New England Wild Flower Society (NEWFS) participates in a program to recruit and train amateur field botanists to perform much-needed conservation work throughout New England.Â The Plant Conservation Corps has grown from a small pilot program to a regional corps engaging hundreds of volunteers all across New England.
Recognizing the shortage of trained personnel and the labor-intensive nature of plant conservation, members of the New England Plant Conservation Program (NEPCoP) recommended that New England Wild Flower Society initiate an effort to train volunteers to perform much-needed plant conservation fieldwork. Since 1998, volunteers have donated more than 50,000 hours of fieldwork and provided invaluable data to State Heritage Programs and NEPCoP professionals. The Corps is established in all six New England states, collecting data, performing management work, working with state Heritage Programs, and building a region-wide constituency for native plants.
Each volunteer receives classroom and field training as well as a comprehensive handbook. All volunteers can take part in special classes, field trips, and symposia. These educational programs, networking opportunities, and a yearly evaluation process ensure the reliability of volunteer work, as well as the enjoyment of the experience.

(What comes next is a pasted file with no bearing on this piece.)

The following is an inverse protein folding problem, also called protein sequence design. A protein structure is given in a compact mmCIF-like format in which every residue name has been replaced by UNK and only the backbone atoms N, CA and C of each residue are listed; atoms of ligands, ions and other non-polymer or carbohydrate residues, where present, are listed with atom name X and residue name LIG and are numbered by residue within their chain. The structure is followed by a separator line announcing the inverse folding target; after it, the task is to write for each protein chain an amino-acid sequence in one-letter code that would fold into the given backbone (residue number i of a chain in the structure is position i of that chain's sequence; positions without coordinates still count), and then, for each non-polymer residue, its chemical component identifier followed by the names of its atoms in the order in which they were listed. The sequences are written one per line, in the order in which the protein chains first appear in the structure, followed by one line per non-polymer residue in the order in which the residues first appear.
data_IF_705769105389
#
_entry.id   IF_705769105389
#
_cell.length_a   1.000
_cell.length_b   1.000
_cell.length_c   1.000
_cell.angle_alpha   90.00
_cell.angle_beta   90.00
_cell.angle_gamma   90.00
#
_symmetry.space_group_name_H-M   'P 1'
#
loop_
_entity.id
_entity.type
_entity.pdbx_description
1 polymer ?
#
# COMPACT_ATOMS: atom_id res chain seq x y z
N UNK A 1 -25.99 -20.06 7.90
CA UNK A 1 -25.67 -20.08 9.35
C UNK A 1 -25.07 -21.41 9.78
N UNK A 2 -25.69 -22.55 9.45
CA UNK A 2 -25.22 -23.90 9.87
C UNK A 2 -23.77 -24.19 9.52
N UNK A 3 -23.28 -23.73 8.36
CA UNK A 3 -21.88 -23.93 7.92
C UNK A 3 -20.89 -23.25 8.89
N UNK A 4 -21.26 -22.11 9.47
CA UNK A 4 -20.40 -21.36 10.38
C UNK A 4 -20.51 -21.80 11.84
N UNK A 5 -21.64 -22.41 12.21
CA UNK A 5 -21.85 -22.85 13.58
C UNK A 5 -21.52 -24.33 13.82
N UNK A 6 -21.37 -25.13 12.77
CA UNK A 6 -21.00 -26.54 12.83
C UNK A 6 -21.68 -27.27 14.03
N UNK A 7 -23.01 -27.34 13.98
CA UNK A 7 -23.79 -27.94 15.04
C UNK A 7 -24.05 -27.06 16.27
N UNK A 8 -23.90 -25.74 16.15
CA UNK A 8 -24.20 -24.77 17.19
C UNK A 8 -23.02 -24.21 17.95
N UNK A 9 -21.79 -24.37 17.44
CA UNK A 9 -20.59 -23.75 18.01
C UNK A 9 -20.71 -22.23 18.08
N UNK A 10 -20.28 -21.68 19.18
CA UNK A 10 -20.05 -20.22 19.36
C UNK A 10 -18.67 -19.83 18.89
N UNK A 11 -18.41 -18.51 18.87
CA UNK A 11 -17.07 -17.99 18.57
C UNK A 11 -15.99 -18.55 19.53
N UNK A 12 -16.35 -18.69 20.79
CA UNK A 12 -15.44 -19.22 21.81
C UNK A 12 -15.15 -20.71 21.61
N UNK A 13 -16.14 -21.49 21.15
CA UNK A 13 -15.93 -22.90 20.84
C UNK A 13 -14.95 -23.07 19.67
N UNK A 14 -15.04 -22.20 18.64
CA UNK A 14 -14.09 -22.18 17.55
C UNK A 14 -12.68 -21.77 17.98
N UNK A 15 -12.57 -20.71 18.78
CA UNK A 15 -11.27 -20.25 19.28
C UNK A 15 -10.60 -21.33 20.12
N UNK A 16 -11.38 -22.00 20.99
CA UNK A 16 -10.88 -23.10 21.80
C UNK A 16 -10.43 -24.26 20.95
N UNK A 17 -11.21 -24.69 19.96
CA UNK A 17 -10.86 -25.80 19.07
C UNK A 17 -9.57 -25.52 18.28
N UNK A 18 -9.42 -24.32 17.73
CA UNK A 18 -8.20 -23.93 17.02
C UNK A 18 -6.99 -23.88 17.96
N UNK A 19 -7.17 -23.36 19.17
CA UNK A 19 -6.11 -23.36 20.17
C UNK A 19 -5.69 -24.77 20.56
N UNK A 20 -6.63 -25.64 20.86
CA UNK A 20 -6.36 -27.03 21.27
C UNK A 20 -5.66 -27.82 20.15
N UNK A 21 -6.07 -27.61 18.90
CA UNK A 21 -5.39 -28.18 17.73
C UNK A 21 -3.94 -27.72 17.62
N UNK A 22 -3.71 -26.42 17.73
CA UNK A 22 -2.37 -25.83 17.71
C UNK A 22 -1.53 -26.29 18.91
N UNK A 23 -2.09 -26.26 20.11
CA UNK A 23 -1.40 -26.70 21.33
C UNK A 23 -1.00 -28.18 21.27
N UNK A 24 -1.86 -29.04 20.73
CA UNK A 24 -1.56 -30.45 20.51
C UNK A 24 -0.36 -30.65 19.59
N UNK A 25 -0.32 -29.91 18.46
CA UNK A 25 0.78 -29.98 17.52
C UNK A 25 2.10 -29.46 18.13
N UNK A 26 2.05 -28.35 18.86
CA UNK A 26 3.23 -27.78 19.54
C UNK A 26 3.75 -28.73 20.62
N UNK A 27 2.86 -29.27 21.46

Plant Conservation Volunteers are involved in a variety of plant conservation activities vital to the preservation of New England’s native flora:
Rare Plant Monitoring
Volunteers regularly monitor the health of the rarest plants in New England, identifying threats to these populations and building a constituency for natural habitats and plant communities.
Volunteers manage lands for rare species and their habitats. Loss of open space through development and natural succession has become a problem as urban areas expand and rural areas return to forests. In the long run, we must focus on protecting entire habitats, rather than single species, but while striving to do this, we must also maintain individual plant populations.
Survey and Control of Invasive Species
Under the Society’s guidance, volunteers assist in removal of invasive species from selected natural areas, particularly habitats where exotic species are just beginning to impact native flora.
General Botanical Surveys
Much of New England, especially privately held lands, has never been surveyed comprehensively. The Society trains PCVs to produce botanical surveys of both native and non-native plants and make management recommendations.
An application form and more information can be found at www.newfs.org.Â There will be a learning day scheduled for applicants to hear more about the 2010 activities.Â Deadline for submission is Monday, February 1.